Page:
A report from a Satmetrix conference discussing NPS - a popular consumer experience metric. NPS works by gauging how likely it is that customers will recommend a brand to the people they know.
A report from a Satmetrix conference discussing NPS - a popular consumer experience metric. NPS works by gauging how likely it is that customers will recommend a brand to the people they know. Presentations covered include Satmetrix on general consumer trends and the rise of social media. Clients such as ING, Philips and Carl Zeiss also discuss their experiences since introducing the NPS metric.
Warc Briefing: Loyalty Marketing
Warc Exclusive, November 2010
This briefing offers an overview of the history, theories and key trends related to Loyalty Marketing.
This briefing offers an overview of the history, theories and key trends related to Loyalty Marketing. It discusses why companies need to build loyalty and the different theories of how this can be achieved. It describes five priorities for creating effective loyalty marketing: identifying the key drivers of consumers, employing segmentation, data analysis, creating emotional bonding and building a loyalty-centric company culture.
Relationship strength in service industries: a measurement model
Guicheng Shi, Yi-zheng Shi, Allan K. K. Chan and Yonggui Wang, International Journal of Market Research, Vol. 51, No. 5, 2009, pp. 659-686
Although one of the key objectives of relationship marketing is to build a strong relationship with customers, the construct of relationship strength is recent and there is little research into its measurement and validation.
Although one of the key objectives of relationship marketing is to build a strong relationship with customers, the construct of relationship strength is recent and there is little research into its measurement and validation. Based on an intensive literature review, relationship strength is conceptualised and a tridimensional measurement model is proposed that comprises affective strength, cognitive strength and conative strength. Then, a measurement scale of relationship strength in the context of selling services is developed and validated. The empirical results indicate that the measurement scale has acceptable levels of reliability, unidimensionality, convergent validity, discriminant validity and nomological validity.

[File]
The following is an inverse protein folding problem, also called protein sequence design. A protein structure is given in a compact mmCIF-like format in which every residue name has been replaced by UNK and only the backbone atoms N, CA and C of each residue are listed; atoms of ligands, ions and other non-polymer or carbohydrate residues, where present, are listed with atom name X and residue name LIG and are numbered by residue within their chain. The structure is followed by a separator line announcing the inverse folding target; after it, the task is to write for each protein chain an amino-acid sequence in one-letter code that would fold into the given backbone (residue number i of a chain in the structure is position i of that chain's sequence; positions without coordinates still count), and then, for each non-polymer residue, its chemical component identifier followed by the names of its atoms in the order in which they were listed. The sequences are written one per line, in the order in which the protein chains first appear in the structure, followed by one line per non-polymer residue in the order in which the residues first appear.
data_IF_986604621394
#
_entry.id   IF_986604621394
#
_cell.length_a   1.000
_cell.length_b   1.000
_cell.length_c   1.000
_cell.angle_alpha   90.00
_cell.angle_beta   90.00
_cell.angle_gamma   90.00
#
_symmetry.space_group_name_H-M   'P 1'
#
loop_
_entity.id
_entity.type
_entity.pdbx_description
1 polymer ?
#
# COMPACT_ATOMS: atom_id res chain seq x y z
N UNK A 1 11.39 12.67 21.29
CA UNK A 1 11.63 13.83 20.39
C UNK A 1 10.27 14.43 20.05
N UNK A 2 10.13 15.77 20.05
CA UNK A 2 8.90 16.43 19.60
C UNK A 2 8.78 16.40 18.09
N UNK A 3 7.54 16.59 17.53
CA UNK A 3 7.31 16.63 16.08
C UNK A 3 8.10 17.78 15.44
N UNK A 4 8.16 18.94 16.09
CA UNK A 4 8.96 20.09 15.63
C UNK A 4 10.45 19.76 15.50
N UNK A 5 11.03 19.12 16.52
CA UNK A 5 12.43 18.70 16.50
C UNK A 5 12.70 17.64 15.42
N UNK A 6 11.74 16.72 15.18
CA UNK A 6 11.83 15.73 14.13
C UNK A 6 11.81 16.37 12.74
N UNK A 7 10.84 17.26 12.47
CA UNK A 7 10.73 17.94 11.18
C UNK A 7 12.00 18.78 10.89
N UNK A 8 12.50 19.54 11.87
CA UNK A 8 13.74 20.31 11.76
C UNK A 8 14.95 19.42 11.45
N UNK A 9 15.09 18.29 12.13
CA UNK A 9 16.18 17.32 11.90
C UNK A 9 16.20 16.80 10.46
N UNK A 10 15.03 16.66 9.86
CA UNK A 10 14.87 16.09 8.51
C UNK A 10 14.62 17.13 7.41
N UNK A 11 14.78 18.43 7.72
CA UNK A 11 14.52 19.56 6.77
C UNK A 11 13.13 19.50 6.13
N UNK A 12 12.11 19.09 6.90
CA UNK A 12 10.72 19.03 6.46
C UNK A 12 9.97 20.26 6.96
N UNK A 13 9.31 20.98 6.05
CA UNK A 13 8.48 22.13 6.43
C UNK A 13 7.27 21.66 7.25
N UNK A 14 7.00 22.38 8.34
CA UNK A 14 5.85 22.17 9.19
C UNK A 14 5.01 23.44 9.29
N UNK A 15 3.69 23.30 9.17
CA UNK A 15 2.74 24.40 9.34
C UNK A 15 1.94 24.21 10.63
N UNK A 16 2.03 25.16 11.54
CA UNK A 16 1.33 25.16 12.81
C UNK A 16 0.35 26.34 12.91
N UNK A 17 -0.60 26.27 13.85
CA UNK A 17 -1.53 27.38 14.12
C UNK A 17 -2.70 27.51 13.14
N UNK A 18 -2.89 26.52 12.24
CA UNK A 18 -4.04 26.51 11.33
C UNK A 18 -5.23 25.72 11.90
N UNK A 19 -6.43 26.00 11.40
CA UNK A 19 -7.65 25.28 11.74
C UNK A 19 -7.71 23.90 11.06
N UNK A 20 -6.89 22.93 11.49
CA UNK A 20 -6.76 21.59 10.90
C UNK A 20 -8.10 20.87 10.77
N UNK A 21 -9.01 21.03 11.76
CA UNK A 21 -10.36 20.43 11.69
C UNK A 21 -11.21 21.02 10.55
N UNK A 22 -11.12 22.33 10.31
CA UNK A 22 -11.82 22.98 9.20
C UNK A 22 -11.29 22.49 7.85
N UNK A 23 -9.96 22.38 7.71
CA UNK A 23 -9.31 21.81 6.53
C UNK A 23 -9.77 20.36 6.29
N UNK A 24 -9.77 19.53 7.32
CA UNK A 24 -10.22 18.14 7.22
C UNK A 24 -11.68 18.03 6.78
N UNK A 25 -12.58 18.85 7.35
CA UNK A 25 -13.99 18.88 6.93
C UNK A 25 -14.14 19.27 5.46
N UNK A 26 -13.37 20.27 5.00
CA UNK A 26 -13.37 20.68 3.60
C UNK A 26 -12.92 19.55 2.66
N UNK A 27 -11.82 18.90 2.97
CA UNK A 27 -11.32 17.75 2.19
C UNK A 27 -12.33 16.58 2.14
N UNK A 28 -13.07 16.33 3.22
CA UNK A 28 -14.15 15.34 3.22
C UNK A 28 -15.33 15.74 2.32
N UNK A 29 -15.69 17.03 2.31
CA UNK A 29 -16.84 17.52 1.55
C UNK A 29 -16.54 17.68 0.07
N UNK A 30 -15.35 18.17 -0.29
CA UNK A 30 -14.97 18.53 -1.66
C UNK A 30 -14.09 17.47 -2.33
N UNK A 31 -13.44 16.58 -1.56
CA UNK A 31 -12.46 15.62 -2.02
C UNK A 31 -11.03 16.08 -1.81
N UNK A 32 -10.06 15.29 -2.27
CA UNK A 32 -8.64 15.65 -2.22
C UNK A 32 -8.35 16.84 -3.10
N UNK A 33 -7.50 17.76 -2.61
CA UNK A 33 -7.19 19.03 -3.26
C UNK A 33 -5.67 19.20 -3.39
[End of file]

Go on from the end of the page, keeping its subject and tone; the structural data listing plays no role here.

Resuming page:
Looking Up - Taking Care of Customers
The Futures Company, Yankelovich Economic Edge POV, November 2008
Service has become more important in the recession, this article argues. The downturn has exerted downwards pressure on U.S.
Service has become more important in the recession, this article argues. The downturn has exerted downwards pressure on U.S. retail sales and customer numbers. Cultivating existing customers is therefore "critical", especially with many planning to reduce their outlay during the traditionally high-spending holiday period. The squeeze in American consumer credit and rising unemployment has upped the pressure still further. Going forward, firms are advised to tap into employees' expertise and to invest in customer care.
Retaining after sales business at the branded automotive dealership
Jürgen Verlee and Dick Hage, ESOMAR, Automotive Conference, Lausanne, March 2008
In many national economies, the automotive business plays a major role - in Germany, for instance, 10% of the working population is in some way connected to the automotive industry.
In many national economies, the automotive business plays a major role - in Germany, for instance, 10% of the working population is in some way connected to the automotive industry. In automotive retailing the impressive turnover of automotive dealerships makes them one of the most important players in local economic areas. In the Netherlands, the top 50 automotive dealers sell more than 40% of all the 500,000 new cars entering the market in a year. Although the turnover on selling new cars is high, the profit margin is quite low, 1 or 2% at the most, comparable to food retailing. Continuous investments need to be done to keep automotive dealerships modern and up to date, thus somewhere money has to be made. In general 65% of the revenue in automotive retailing at Toyota dealerships in the Netherlands comes from the After Sales business.